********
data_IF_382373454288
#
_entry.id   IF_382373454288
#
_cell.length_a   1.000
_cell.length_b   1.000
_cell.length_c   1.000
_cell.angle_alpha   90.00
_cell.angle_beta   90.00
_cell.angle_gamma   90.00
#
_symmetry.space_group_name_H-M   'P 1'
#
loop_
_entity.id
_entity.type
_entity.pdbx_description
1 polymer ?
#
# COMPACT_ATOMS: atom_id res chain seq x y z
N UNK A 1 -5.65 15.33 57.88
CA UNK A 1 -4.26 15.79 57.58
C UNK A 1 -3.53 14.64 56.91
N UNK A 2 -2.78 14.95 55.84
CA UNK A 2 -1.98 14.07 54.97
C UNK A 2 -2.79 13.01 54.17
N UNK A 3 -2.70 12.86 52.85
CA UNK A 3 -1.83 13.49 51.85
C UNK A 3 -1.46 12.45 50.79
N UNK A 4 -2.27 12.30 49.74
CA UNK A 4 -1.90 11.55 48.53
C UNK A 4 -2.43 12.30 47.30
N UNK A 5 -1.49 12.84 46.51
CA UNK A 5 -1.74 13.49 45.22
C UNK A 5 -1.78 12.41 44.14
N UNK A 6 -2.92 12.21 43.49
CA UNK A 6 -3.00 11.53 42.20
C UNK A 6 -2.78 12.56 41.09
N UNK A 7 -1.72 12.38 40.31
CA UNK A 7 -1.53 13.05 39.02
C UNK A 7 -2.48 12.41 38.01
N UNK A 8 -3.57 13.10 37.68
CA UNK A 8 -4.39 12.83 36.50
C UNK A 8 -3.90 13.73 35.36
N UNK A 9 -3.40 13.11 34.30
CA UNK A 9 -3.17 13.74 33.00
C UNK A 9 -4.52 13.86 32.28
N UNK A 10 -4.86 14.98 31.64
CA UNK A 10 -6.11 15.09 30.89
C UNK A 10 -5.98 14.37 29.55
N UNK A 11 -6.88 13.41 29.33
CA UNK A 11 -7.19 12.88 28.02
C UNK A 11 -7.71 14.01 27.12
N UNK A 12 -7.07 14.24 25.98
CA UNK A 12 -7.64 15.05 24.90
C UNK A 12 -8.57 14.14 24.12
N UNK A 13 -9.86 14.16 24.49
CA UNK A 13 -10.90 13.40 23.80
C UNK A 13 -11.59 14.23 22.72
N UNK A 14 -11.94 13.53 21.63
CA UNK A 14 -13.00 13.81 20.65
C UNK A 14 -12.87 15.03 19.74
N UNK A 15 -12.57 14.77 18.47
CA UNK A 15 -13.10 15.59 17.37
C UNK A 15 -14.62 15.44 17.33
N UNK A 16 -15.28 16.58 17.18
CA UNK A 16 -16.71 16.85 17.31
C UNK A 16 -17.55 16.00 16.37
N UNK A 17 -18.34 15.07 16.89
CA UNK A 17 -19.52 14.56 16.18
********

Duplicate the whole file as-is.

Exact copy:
data_IF_382373454288
#
_entry.id   IF_382373454288
#
_cell.length_a   1.000
_cell.length_b   1.000
_cell.length_c   1.000
_cell.angle_alpha   90.00
_cell.angle_beta   90.00
_cell.angle_gamma   90.00
#
_symmetry.space_group_name_H-M   'P 1'
#
loop_
_entity.id
_entity.type
_entity.pdbx_description
1 polymer ?
#
# COMPACT_ATOMS: atom_id res chain seq x y z
N UNK A 1 -5.65 15.33 57.88
CA UNK A 1 -4.26 15.79 57.58
C UNK A 1 -3.53 14.64 56.91
N UNK A 2 -2.78 14.95 55.84
CA UNK A 2 -1.98 14.07 54.97
C UNK A 2 -2.79 13.01 54.17
N UNK A 3 -2.70 12.86 52.85
CA UNK A 3 -1.83 13.49 51.85
C UNK A 3 -1.46 12.45 50.79
N UNK A 4 -2.27 12.30 49.74
CA UNK A 4 -1.90 11.55 48.53
C UNK A 4 -2.43 12.30 47.30
N UNK A 5 -1.49 12.84 46.51
CA UNK A 5 -1.74 13.49 45.22
C UNK A 5 -1.78 12.41 44.14
N UNK A 6 -2.92 12.21 43.49
CA UNK A 6 -3.00 11.53 42.20
C UNK A 6 -2.78 12.56 41.09
N UNK A 7 -1.72 12.38 40.31
CA UNK A 7 -1.53 13.05 39.02
C UNK A 7 -2.48 12.41 38.01
N UNK A 8 -3.57 13.10 37.68
CA UNK A 8 -4.39 12.83 36.50
C UNK A 8 -3.90 13.73 35.36
N UNK A 9 -3.40 13.11 34.30
CA UNK A 9 -3.17 13.74 33.00
C UNK A 9 -4.52 13.86 32.28
N UNK A 10 -4.86 14.98 31.64
CA UNK A 10 -6.11 15.09 30.89
C UNK A 10 -5.98 14.37 29.55
N UNK A 11 -6.88 13.41 29.33
CA UNK A 11 -7.19 12.88 28.02
C UNK A 11 -7.71 14.01 27.12
N UNK A 12 -7.07 14.24 25.98
CA UNK A 12 -7.64 15.05 24.90
C UNK A 12 -8.57 14.14 24.12
N UNK A 13 -9.86 14.16 24.49
CA UNK A 13 -10.90 13.40 23.80
C UNK A 13 -11.59 14.23 22.72
N UNK A 14 -11.94 13.53 21.63
CA UNK A 14 -13.00 13.81 20.65
C UNK A 14 -12.87 15.03 19.74
N UNK A 15 -12.57 14.77 18.47
CA UNK A 15 -13.10 15.59 17.37
C UNK A 15 -14.62 15.44 17.33
N UNK A 16 -15.28 16.58 17.18
CA UNK A 16 -16.71 16.85 17.31
C UNK A 16 -17.55 16.00 16.37
N UNK A 17 -18.34 15.07 16.89
CA UNK A 17 -19.52 14.56 16.18